Regulatory Reform Committee Inquiry

"Getting Results: the Better Regulation Executive and the Impact

of the Better Regulation Agenda"

1.1 Introduction

1.1 The TUC represents 59 affiliated unions with a total of nearly 6.5 million members. Members of TUC affiliated unions are employed in a wide variety of industries, sectors and occupations. The TUC welcomes the commitment of the Government to better regulation. Trade unions are essentially organisations that regulate relations between employees and employers, largely on a voluntary basis. We believe that while it is essential to have in place a floor of statutory employment protection measures, as far as possible statutory regulation should be kept out of employment relations.

1.2 The TUC welcomes the opportunity to submit evidence to this inquiry. Our submission focuses on the workplace, as that is where we operate. Nonetheless our members are also consumers, tax payers and users of the NHS and local authority services, so we have a general interest in how regulation is applied, how it evolves and why it is there. We have been represented on the Government's former Better Regulation Commission and are represented on the new Regulation and Risk Advisory Council. We engage regularly with the Better Regulation Executive.

1.3 The TUC believes that the debate about employment regulation should take into account the positive advantages of employment rights. Employment rights help labour markets to operate more effectively by creating security, reducing poverty, inequality and social exclusion, and promoting the long-term trust relationships that are essential if the UK is to succeed in internationally competitive markets.

1.4 In this submission we look first at the impact of the better regulation agenda, then at the work of the Better Regulation Executive.


2.1 The Impact of the Better Regulation Agenda

2.1 It is difficult to assess the impact of the Better Regulation agenda to date as reforms take some time to have an impact and much of what has been done is still only in the early stages of application. There has been a big emphasis on burdens on business, not only in terms of employment and health and safety regulation but also in terms of other areas of regulation, for example in relation to the environment, and consumers. There is a danger that that the Government is viewing the impact too much in terms of whether or not the business community is satisfied. While business is an important constituency there are other important constituencies that are affected by regulation. The TUC has also been concerned that insufficient attention is paid to the benefits of regulation, both to businesses and to other communities.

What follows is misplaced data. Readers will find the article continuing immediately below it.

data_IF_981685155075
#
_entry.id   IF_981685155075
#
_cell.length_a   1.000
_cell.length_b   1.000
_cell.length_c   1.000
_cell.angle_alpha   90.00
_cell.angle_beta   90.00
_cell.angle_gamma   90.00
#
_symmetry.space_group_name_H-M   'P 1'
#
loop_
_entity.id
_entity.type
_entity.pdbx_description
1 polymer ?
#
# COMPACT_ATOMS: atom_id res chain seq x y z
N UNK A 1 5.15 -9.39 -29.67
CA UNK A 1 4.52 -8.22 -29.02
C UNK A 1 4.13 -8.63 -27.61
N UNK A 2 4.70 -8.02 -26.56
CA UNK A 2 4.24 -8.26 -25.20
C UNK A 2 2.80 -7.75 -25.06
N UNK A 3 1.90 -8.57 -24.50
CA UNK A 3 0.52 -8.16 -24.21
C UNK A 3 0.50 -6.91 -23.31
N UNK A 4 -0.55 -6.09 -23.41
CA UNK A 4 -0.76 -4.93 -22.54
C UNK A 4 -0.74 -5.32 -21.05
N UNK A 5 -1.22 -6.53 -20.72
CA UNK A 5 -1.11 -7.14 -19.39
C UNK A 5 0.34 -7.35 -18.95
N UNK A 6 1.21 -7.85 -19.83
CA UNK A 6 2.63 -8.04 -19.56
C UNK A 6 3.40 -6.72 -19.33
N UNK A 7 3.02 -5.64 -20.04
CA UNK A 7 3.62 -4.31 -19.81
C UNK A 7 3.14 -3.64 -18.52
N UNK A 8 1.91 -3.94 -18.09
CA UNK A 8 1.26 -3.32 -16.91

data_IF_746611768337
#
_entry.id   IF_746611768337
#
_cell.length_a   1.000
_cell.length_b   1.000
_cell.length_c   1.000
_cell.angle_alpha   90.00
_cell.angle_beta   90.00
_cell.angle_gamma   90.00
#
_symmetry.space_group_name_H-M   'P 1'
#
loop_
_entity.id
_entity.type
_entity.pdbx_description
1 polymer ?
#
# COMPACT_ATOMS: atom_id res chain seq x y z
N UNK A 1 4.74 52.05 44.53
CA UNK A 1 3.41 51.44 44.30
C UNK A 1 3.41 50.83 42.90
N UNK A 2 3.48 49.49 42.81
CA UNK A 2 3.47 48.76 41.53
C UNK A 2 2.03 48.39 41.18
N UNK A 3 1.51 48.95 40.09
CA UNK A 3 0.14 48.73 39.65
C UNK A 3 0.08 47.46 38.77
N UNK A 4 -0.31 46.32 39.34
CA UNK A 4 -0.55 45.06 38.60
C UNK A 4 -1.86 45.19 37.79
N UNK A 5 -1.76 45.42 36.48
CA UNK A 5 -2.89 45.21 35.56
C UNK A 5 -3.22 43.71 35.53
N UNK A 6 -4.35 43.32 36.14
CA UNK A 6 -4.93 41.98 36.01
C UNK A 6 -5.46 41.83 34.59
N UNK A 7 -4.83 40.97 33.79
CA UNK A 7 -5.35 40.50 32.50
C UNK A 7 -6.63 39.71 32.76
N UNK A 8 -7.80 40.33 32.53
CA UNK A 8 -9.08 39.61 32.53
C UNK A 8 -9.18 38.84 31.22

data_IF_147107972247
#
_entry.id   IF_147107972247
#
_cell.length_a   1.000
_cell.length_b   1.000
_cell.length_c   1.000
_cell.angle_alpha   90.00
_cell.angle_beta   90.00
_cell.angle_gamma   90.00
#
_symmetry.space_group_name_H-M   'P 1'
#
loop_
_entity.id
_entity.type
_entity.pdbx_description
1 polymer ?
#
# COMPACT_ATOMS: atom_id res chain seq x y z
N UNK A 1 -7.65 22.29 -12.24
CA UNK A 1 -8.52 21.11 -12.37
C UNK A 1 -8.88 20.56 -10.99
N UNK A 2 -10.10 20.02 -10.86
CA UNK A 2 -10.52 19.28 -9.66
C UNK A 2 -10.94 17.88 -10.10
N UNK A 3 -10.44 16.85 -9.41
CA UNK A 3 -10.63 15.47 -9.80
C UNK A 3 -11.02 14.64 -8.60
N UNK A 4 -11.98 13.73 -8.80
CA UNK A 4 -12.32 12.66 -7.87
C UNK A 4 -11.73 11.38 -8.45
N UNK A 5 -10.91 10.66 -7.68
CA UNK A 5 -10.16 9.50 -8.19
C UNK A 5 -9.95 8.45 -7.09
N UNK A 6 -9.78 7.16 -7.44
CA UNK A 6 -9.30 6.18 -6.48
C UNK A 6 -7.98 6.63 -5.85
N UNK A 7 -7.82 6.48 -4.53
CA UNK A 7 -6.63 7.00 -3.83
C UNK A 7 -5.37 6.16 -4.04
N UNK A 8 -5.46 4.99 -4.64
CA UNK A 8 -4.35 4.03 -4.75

2.2 We have concerns about the methods used by the BRE to assess the impact of regulation, which seems to be using the crude measure of quantity, rather than looking at how the regulation is actually working. Focussing on quantity is likely to encourage departments to excise regulation that is voluminous or old, rather than regulation that is ineffective. Some regulation may be voluminous but effective, other regulation may be old but still fit for purpose. Less regulation may make life more simple for regulators, producers and providers but may expose the regulated to greater harm.

2.3 We are also concerned about a growing habit of viewing employment rights only as a constraint on employers. Industrial and social relations are seen as a zero-sum game, in which any advance for those at the bottom must mean losses for those at the top.

2.4 The laws, institutions and practices that make up employment regulation do more than simply affect the degree of labour market flexibility in the economy. They were introduced to achieve positive social and economic objectives, which are valuable in themselves, and the extent to which these objectives are achieved should be included in any assessment. As Robert Solow commented in his Keynes lecture:

"Every one of these regulations or restrictions was intended to promote a desirable social purpose. Some may do so ineffectively or inefficiently. That is worth knowing; but the fact remains that wholesale elimination of these 'rigidities' is neither desirable nor feasible."[1]


2.5 Some politicians and economists bitterly opposed the national minimum wage, because it would reduce wage flexibility; it would, we were told, increase unemployment and inflation. In fact, price rises in 1999 (the year the minimum wage was introduced) were lower than in the previous year. Employment rose by 250,000 in that year, and it has continued to rise alongside the minimum wage. 18 per cent of firms affected by the 2001 increase responded by increasing their use of new technology, and the minimum wage has also been responsible for modest increases in training and improvements in retention and motivation in the low-paying sectors.[2]

2.6 The national minimum wage has made life better for many low paid workers. 1.2 million received a pay increase, with black and minority ethnic workers and disabled people gaining disproportionately;[3] and over a million people have gained from each subsequent increase.[4] The national minimum wage has reduced the gender pay gap by about 1.5%.